HARDING COUNTY, N.M.—Descending the narrow dirt road into Mills Canyon, U.S. Forest Service District Ranger Michael Atkinson jokes that in the nineteenth century some homesteaders headed to California surely reached the rim of the Canadian River, peered down its 1,000-foot-deep canyon and decided to settle here in New Mexico.
He points to a small stone building on the floodplain below and explains that in the 1880s, Melvin Mills planted thousands of fruit trees. For more than two decades, horses hauled up tons of peaches, pears, apples and cherries, as well as walnuts, chestnuts and almonds. But in 1904, a flood wiped out Mills Canyon Enterprise and now all that’s left are the stone remains of the storehouse and Mills’s home and this wagon road Atkinson twists down.
That’s not the only story this floodplain tells.
Just a few years ago, this floodplain was a solid bank of salt cedar. The long-lived flowering tree, also called tamarisk, was imported to New England in the early nineteenth century as an ornamental. By the 1880s, it had moved out of gardens and nurseries and across western river banks. And in the early twentieth century the federal government planted salt cedar to slow erosion and keep farmers’ soils from flying into the air.
But the trees did their job too well, armoring the banks of New Mexico’s rivers and narrowing their channels.
That increased the velocity of the water, enhancing the river’s ability to carry sediment, which causes downcutting, said Jack Chatfield, manager of the Canadian River Riparian Restoration Project. As the water blasts downstream and the riverbed keeps cutting deeper, the floodplain is separated not just from the river’s surface water but the water table, too.
Since 2004, the Canadian River Riparian Restoration Project has been working, mile by mile, to reclaim the river and its floodplain in New Mexico. Supported by eight soil and water conservation districts, as well as state and federal agencies, the effort even receives money from the state of Texas. The work is also supported by all five members of New Mexico’s congressional delegation. Last year the five—four Democrats and a Republican—announced a $3.6 million grant through the U.S. Department of Agriculture Natural Resources Conservation Service for the riparian restoration effort.
Last week, Democratic U.S. Sen. Tom Udall took a detour while visiting communities in eastern New Mexico and joined Chatfield, Atkinson and other Forest Service staff at two of the restoration sites along the Canadian.
“My job as an appropriator”—Udall is on the Senate Appropriations Committee—”is to be a guardian of the purse, so to speak, and make sure our money is being well spent,” Udall said. “I really believe this federal money is well-spent, and I’m sure the state partners feel the same way.”
Building trust, finding common ground
Most of the land along the Canadian River and its tributaries in New Mexico is privately owned, which means the project needed buy-in from ranchers and families across the watershed. Over the course of the project, Chatfield has signed up about 100 ranches and gained access to all but about 20 of the 2,000 miles along the river and its tributaries in the state.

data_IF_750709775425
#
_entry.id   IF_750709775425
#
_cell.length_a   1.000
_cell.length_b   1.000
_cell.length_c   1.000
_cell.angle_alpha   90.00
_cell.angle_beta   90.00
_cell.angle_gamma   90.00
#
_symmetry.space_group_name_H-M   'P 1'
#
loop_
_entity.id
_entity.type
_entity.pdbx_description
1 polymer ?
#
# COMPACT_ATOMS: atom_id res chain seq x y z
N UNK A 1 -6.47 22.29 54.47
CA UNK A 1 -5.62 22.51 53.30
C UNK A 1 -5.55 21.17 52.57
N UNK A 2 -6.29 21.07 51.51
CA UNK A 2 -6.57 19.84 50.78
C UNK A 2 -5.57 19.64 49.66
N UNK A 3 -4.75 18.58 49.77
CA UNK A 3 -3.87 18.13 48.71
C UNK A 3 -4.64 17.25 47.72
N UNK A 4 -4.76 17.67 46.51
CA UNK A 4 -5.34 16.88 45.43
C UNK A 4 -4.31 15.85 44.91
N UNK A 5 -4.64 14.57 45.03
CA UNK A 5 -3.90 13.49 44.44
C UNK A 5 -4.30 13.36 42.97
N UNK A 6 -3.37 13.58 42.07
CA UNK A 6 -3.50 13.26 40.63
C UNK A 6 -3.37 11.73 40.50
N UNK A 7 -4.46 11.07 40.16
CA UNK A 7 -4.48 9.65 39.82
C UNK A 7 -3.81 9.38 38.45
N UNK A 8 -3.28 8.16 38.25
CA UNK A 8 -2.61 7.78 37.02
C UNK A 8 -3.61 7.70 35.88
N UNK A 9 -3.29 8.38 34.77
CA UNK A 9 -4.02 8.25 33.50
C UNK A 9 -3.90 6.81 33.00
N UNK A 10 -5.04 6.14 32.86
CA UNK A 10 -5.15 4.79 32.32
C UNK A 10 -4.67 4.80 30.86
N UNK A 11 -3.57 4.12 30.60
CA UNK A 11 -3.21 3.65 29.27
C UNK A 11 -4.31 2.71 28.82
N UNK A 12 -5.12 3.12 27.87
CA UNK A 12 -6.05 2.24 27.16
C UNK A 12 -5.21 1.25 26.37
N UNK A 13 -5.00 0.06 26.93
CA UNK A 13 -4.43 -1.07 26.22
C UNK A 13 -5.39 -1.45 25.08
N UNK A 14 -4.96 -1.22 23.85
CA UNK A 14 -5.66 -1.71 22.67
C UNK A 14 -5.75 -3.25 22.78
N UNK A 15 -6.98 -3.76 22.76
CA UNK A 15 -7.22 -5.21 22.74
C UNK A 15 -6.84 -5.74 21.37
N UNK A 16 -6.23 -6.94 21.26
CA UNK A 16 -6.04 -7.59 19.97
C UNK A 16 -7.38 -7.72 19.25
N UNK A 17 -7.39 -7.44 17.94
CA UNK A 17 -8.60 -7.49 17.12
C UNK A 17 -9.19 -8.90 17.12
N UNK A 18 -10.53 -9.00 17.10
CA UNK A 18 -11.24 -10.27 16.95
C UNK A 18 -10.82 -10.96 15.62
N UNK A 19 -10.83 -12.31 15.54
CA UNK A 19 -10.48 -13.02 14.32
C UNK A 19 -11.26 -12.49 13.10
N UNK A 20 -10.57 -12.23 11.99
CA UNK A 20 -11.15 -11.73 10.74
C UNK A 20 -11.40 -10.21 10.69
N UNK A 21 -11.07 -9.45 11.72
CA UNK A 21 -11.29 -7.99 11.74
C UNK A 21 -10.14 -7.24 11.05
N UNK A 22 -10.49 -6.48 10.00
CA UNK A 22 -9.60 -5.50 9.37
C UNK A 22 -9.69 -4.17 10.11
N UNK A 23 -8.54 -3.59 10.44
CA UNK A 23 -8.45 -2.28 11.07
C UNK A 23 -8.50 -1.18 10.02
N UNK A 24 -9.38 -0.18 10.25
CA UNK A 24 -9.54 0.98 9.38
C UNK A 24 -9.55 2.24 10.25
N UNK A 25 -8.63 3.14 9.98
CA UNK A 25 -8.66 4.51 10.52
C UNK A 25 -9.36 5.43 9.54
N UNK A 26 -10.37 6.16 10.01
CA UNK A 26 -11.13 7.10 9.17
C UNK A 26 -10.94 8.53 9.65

Chatfield himself grew up on a ranch near Hillsboro—he waxes nostalgic about the Arizona sycamore trees there—and now runs cattle east of the tiny town of Mosquero. “They know me,” he said of the ranchers. “Having the trust of your neighbors is a very important part of this job.”
Despite news-grabbing conflicts, ranchers and government officials can work together on watershed and river restoration. “Ranchers, you ask them what they’re trying to do and maybe I can help you accomplish your dream,” said Chatfield, who is also running for the state legislature, hoping to win the seat of fellow Republican Rep. Dennis Roch, who has decided not to run again. “And the agencies have a plan, and if it’s honest and good, I will help them accomplish their goals.”
Ranchers and environmental groups oftentimes clash across the West, but there’s also common ground. “Whatever we don’t agree on, we’ll put it on over in the parking lot,” Chatfield said. “What do we agree on? Well, I think we all want to help the watershed. I think we all know that a healthy watershed is good for everybody.”
The work itself isn’t easy. Riparian restoration work requires coming back year after year. Once the salt cedar has been killed, usually with herbicides, heavy equipment operators knock down the dead trees and masticate them into mulch. And crews keep surveying for re-sprouts, until the seed source has been destroyed and the trees are gone for good.
“My vision is of this being a healthy, functioning ecosystem that has grass and willows and a variety of wildlife, that provides water for recreation, grazing, farming and communities downstream,” Chatfield said. “And I would say that all those things could happen here.”
As drought intensifies again across New Mexico, this type of work along New Mexico’s rivers becomes even more important. “Resilience is key: Drought is a huge stressor, even on a healthy watershed,” Udall said. But healthy watersheds can endure drought better.
When officials tried to slow soil erosion during and after the Dust Bowl, they did the best they could, Chatfield said, but there were unintended consequences—like the impact of salt cedar on the West’s rivers and watersheds.
“Quite honestly, they had a huge problem, and they did a good job,” Chatfield said. “We recently went through the driest period in 125 years in New Mexico—drier than the drought of the Dust Bowl, drier than the drought of the 1950s, but we didn’t wash away and we didn’t blow away, and that is largely due to the fact that today’s farmers and ranchers have better technology, better knowledge of how to manage.”